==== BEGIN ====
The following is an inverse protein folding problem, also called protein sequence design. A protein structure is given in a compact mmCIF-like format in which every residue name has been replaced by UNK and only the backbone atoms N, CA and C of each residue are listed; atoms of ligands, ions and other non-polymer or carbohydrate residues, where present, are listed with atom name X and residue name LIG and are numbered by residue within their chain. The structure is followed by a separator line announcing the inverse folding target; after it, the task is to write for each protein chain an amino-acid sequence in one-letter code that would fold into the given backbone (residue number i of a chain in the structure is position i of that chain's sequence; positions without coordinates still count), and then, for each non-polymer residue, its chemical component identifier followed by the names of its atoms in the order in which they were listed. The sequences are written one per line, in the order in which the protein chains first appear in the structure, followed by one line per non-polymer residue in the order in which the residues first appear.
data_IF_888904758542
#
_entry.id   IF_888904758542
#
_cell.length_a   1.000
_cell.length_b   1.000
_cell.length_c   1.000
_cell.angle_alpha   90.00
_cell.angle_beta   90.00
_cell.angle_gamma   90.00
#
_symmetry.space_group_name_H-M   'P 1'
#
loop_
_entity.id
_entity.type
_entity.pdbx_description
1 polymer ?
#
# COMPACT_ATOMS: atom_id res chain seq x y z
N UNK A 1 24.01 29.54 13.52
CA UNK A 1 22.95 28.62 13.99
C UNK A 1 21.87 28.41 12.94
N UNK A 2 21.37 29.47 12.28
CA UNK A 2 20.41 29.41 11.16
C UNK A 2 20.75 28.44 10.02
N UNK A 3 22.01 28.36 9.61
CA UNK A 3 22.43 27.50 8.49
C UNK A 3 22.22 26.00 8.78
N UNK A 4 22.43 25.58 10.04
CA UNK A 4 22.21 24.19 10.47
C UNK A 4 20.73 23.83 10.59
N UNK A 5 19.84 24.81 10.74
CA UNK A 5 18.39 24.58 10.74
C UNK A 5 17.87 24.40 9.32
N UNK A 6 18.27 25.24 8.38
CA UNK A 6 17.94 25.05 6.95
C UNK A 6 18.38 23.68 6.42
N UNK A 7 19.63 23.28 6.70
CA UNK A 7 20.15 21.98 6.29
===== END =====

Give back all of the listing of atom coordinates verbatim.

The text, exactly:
The following is an inverse protein folding problem, also called protein sequence design. A protein structure is given in a compact mmCIF-like format in which every residue name has been replaced by UNK and only the backbone atoms N, CA and C of each residue are listed; atoms of ligands, ions and other non-polymer or carbohydrate residues, where present, are listed with atom name X and residue name LIG and are numbered by residue within their chain. The structure is followed by a separator line announcing the inverse folding target; after it, the task is to write for each protein chain an amino-acid sequence in one-letter code that would fold into the given backbone (residue number i of a chain in the structure is position i of that chain's sequence; positions without coordinates still count), and then, for each non-polymer residue, its chemical component identifier followed by the names of its atoms in the order in which they were listed. The sequences are written one per line, in the order in which the protein chains first appear in the structure, followed by one line per non-polymer residue in the order in which the residues first appear.
data_IF_888904758542
#
_entry.id   IF_888904758542
#
_cell.length_a   1.000
_cell.length_b   1.000
_cell.length_c   1.000
_cell.angle_alpha   90.00
_cell.angle_beta   90.00
_cell.angle_gamma   90.00
#
_symmetry.space_group_name_H-M   'P 1'
#
loop_
_entity.id
_entity.type
_entity.pdbx_description
1 polymer ?
#
# COMPACT_ATOMS: atom_id res chain seq x y z
N UNK A 1 24.01 29.54 13.52
CA UNK A 1 22.95 28.62 13.99
C UNK A 1 21.87 28.41 12.94
N UNK A 2 21.37 29.47 12.28
CA UNK A 2 20.41 29.41 11.16
C UNK A 2 20.75 28.44 10.02
N UNK A 3 22.01 28.36 9.61
CA UNK A 3 22.43 27.50 8.49
C UNK A 3 22.22 26.00 8.78
N UNK A 4 22.43 25.58 10.04
CA UNK A 4 22.21 24.19 10.47
C UNK A 4 20.73 23.83 10.59
N UNK A 5 19.84 24.81 10.74
CA UNK A 5 18.39 24.58 10.74
C UNK A 5 17.87 24.40 9.32
N UNK A 6 18.27 25.24 8.38
CA UNK A 6 17.94 25.05 6.95
C UNK A 6 18.38 23.68 6.42
N UNK A 7 19.63 23.28 6.70
CA UNK A 7 20.15 21.98 6.29